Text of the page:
Education Commentary

Acting for Children in a ‘Crossfire’ World

By Allan Shedlin Jr. — November 14, 1990 5 min read

As a former teacher and principal, I am keenly aware that society sees patience as one of the most valued qualities for those of us who work directly with children. But given the evidence of how much we have raised the ante on growing up, it is clear to me that those who work with children should no longer view patience as a virtue.

Continuing to be patient at a time when children and childhood as we have known it are in terminal danger is irresponsible, if not outright criminal.

The task of creating a platform for concrete action on behalf of children is fraught with formidable but not insurmountable difficulties. But the consequences of not taking action are horrendous.

Some of the obstacles to meaningful action are familiar:

  • The rapid changes in the structure of the American family, traditional institutions, and gender roles--a pace of change that seems to have outstripped our ability to adapt to the changes.
  • Worsening social conditions, such as the greater availability of drugs and pervasive/concomitant violence, and the widening chasm between the “haves” and “have nots.” To rephrase a line from Ralph Waldo Emerson, it is a time when events are in the saddle and ride mankind.
  • Some of the obstacles are less obvious, but just as pernicious:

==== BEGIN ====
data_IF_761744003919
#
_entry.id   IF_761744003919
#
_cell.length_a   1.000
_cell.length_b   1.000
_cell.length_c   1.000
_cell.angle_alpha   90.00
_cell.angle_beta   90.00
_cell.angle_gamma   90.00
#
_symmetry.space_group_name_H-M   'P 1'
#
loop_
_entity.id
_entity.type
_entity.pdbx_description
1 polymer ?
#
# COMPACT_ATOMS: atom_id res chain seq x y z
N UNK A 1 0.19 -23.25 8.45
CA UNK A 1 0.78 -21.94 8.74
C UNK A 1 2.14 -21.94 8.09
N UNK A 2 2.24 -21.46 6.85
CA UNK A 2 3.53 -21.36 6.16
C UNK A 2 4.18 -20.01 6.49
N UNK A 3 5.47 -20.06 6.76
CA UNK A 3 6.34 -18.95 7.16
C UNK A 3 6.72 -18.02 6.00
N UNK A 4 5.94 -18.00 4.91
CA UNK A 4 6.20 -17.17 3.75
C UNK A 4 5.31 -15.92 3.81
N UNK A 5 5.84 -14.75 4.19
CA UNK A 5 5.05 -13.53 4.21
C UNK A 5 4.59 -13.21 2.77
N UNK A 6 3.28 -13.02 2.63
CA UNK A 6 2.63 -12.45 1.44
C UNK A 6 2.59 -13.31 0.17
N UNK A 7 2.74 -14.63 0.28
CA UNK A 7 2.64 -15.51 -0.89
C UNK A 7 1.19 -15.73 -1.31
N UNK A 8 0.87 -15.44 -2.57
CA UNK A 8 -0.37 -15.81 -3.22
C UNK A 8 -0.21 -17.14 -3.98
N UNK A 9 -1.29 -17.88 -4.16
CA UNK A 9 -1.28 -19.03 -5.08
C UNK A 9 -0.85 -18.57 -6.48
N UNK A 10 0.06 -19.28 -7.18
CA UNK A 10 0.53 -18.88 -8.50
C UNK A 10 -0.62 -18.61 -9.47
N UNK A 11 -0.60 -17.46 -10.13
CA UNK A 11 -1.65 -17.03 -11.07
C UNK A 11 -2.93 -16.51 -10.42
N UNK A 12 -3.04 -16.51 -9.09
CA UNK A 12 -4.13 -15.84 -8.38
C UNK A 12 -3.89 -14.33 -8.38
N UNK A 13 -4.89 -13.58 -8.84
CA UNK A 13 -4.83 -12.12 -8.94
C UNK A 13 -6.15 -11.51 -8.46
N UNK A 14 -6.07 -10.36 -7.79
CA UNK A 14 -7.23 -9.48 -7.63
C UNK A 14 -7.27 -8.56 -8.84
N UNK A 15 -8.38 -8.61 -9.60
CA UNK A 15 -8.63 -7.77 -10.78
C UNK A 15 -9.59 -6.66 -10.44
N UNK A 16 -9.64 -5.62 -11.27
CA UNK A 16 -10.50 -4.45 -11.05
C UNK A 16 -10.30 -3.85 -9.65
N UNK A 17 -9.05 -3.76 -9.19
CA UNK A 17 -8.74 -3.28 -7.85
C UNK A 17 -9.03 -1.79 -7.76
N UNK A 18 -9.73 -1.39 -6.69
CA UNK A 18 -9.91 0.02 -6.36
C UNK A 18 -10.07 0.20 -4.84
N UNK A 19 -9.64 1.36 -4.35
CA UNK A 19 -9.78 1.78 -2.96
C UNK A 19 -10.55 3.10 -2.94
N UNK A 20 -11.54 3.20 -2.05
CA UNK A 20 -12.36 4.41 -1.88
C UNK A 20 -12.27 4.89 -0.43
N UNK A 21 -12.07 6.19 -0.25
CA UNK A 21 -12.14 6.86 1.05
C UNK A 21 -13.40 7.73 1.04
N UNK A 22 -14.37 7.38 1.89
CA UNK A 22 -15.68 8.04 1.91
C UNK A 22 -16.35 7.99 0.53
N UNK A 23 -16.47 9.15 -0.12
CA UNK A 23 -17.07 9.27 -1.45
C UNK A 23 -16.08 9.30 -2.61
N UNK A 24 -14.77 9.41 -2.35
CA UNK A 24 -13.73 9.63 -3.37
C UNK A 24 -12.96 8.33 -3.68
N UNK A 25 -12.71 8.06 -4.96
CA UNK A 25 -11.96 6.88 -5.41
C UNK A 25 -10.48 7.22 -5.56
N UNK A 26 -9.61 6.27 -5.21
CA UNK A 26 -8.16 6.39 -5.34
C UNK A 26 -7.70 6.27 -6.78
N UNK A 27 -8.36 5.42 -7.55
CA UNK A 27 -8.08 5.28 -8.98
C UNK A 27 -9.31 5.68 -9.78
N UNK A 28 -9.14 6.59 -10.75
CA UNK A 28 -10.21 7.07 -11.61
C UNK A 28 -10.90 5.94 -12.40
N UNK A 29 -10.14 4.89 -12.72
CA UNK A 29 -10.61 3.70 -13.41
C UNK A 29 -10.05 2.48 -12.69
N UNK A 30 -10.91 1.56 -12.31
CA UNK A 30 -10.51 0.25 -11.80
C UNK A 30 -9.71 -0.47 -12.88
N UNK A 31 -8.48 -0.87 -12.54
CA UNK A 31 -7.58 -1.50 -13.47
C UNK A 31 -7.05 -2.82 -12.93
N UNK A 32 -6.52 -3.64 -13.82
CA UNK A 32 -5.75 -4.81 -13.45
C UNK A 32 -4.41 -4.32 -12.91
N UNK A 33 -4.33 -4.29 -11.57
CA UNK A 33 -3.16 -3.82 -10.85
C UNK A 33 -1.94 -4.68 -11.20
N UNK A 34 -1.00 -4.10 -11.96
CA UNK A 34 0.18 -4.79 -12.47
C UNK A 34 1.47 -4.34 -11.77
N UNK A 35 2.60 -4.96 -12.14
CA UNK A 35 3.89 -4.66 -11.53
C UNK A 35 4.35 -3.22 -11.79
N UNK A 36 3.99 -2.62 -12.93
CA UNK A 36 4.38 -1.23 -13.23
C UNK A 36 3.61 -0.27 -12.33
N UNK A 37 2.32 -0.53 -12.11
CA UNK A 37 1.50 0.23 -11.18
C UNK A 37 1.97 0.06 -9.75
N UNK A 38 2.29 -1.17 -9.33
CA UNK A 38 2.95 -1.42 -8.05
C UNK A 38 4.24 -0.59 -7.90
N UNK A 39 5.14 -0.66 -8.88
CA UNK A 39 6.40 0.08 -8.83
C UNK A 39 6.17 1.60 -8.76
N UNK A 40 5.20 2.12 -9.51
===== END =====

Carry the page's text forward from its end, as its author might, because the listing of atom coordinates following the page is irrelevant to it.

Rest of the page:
• The habitual thinking and description of children as “our future,” which seems to excuse us from paying sufficient attention and resources to them in the present.
  • Our confusion between “adult time” and “child time,” which causes us to believe that if it takes a year to change something, this is not too long. But the year between age 5 and age 6 for a child is very different from the year between ages 35 and 36 for an adult. This time confusion fosters our propensity to label children as “at risk,” when we really should be calling them “in trouble.” Indeed, all children are growing up in a world at risk.
  • The World Summit for Children held recently at the United Nations provides an excellent opportunity for us to demonstrate our resolve to act on behalf of America’s children. This historic meeting was the largest gathering of heads of state in history--more than 70 actually participated. But its real importance will lie not in how many presidents, kings, and potentates participated. It will be in the response their nations fashion to the crisis facing the children of the world.

    In America, the crisis is very real: an increasing number of children are living in “war zones” in our “peaceful” land and are suffering from post-traumatic stress disorder. U.S. children increasingly are being forced into premature adulthood, and for many, as one commentator has phrased it, “their nightmares come in the daytime.”

    The latest lexicon of childhood descriptors in the United States, in fact, might prompt us to question whether we rightly merit the title of “civilized” nation: “crossfire children,” “crack babies,” “shelter kids,” “throwaway children,” “boarder babies.” And added to this parlance of shameful childhood modifiers is the fact that we are no longer shocked when children are routinely referred to as “homeless,” “abused,” “abandoned,” or “missing.”

    The litany of facts describing the status of children in this country is now familiar. They document one overriding fact: that our children are in crisis, and because our futures are inextricably intertwined, we are all in crisis.